- a quantizer optimization module configured to select the quantization codewords and the partitioning of the space, the optimization module being configured to determing an average symbol error probability for the noisy channel; select an initial set of quantization codewords and an initial partition of the space into N regions; calculate an updated partition of the space into the N regions using the updated set of quantization codewords; iteratively repeat the calculation of the updated set of the quantization codewords and the updated partition of the space until a threshold is met and; configure the quantizer to perform quantization, after the threshold is met, using the updated partition of the space and the updated set of quantization codewords.

12. The transmitter claimed in claim 11, wherein the average symbol error probability is based on an estimate of the average symbol error probability obtained from empirically testing the noisy channel for symbol errors.

13. The transmitter claimed in claim 11, wherein the threshold is not met if the incremental change in the updated codewords is smaller than a preselected value.

14. The transmitter claimed in claim 11, wherein the optimization module is further configured to calculate distortion based on the updated quantization codewords for each iteration, and wherein the threshold is not met if the incremental change in the distortion is smaller than a preselected value.

15. The transmitter claimed in claim 11, wherein the optimization module is configured to calculate an updated set of the quantization codewords z1 to zn, by, for each codeword zi,calculating the mean of the source vector z within the respective ith region of the partition, and wherein the calculation of the mean of the source vector includes the average symbol error probability as a factor.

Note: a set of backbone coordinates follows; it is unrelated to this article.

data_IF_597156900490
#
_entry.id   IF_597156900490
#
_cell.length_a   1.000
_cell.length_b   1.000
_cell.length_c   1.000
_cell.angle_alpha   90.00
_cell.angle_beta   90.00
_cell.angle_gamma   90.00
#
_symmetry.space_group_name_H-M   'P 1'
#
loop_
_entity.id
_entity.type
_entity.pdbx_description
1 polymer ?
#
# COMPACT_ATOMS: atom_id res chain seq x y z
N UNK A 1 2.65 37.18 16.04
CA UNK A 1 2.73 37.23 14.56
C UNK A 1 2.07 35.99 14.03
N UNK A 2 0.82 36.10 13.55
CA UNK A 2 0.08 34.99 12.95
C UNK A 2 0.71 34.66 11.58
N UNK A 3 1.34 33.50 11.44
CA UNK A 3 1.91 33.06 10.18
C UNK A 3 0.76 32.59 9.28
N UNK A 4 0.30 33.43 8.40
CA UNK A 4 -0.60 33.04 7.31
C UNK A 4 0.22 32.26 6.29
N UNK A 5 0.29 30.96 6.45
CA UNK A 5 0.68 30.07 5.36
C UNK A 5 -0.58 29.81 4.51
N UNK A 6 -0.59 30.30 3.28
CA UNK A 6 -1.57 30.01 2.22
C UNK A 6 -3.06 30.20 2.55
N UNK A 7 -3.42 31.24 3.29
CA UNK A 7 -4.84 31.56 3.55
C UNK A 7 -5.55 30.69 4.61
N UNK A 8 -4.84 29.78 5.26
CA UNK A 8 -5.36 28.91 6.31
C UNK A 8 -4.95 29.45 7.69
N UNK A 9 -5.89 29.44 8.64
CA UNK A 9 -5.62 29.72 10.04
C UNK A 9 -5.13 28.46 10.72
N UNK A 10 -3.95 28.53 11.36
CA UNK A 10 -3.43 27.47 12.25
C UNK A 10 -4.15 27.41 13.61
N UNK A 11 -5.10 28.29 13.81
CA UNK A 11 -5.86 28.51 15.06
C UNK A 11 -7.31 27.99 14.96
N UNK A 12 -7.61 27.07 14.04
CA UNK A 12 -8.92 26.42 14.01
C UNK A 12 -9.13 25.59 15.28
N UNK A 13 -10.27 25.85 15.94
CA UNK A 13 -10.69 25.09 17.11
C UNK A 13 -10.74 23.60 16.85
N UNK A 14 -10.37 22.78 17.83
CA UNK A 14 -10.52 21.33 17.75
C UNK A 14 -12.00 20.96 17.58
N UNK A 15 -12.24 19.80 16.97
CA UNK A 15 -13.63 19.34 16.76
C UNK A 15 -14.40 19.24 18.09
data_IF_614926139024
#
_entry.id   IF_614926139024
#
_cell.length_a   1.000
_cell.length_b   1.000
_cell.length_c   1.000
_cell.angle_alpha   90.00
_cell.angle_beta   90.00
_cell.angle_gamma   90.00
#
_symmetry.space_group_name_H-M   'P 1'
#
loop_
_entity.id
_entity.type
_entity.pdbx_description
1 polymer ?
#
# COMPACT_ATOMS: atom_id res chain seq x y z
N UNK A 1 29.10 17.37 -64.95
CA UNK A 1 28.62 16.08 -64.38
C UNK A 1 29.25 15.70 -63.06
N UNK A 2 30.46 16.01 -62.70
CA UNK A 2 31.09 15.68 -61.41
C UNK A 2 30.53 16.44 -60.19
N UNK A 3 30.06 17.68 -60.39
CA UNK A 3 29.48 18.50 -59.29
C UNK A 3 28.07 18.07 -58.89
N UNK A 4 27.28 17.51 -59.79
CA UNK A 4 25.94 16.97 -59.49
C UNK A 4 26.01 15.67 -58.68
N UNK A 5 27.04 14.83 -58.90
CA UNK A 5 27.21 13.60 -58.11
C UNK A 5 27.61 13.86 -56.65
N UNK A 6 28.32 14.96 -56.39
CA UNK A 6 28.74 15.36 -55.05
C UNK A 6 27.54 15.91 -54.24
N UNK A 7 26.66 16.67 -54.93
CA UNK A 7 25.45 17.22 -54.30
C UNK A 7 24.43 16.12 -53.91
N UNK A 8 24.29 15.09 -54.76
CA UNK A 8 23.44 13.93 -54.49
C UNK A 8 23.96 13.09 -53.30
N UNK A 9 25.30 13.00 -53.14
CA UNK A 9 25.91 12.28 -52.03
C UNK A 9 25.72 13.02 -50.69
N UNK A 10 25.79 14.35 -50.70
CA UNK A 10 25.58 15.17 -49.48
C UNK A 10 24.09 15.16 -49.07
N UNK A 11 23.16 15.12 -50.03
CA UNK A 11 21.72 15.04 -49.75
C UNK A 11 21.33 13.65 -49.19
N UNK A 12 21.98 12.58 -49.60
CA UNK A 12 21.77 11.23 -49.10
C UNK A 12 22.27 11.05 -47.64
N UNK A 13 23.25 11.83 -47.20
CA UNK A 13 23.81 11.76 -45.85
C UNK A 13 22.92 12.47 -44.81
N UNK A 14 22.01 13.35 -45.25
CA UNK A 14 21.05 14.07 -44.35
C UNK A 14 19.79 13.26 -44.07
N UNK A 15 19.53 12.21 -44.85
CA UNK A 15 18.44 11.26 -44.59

16. The transmitter claimed in claim 15, wherein the optimization module is configured to calculate the mean of the source vector while applying a condition that each updated codeword zi lie within its respective ith region of the partition.

17. The transmitter claimed in claim 11, wherein the optimization module is configured to calculate an updated set of the quantization codewords by finding, for each region i, an updated codeword zi in accordance with: z i ( t + 1 ) = ∫ z ∈ A i ( t ) zf ( z ) ⅆ z p ( z ∈ A i ( t ) ) + p err N - 1 - N · p err, i = 1, … , N.

- wherein t is an index of the iteration, perr is the average symbol error probability,

- ƒ(z) is the probability density function of the source vector, Ai(t) is region i, and

- p(z ε Ai) is the probability that the source vector lies within the region i.

18. The transmitter claimed in claim 17, wherein the probability density function ƒ(z) is estimated from the empirical distribution of the source vector and p(z Î Ai(t)) is the percentage of source vectors lying the region Ai.

19. The transmitter claimed in claim 11, wherein the optimization module is configured to calculate an updated set of the quantization codewords by finding, for each region i, an updated codeword zi in accordance with: z i ( t + 1 ) = arg min z ^ ∈ A i ( t ) ( 1 - N p err N - 1 ) ∫ z ∈ A i ( t ) z - z ^ 2 f ( z ) ⅆ z + p err N - 1 z ^ 2.

- wherein t is an index of the iteration, perr is the average symbol error probability, ƒ(z) is the probability density function of the source vector, Ai(t) is the i-th region, and {circumflex over (z)} is any codeword in Ai.

20. A wireless communication device including the transmitter claimed in claim 11.

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## Patent History

**Patent number**: 8175169

**Type:**Grant

**Filed**: Feb 13, 2009

**Date of Patent**: May 8, 2012

**Patent Publication Number**: 20090207937

**Assignee**: Research In Motion Limited (Waterloo, Ontario)

**Inventors**: En-hui Yang (Waterloo), Haiquan Wang (Zhejiang), Xiang Yu (Waterloo)

**Primary Examiner**: Don N Vo

**Attorney**: Fish & Richardson P.C.

**Application Number**: 12/371,127

## Classifications

**Current U.S. Class**:

**Correcting Or Reducing Quantizing Errors (375/243)**

**International Classification**: H04B 14/04 (20060101);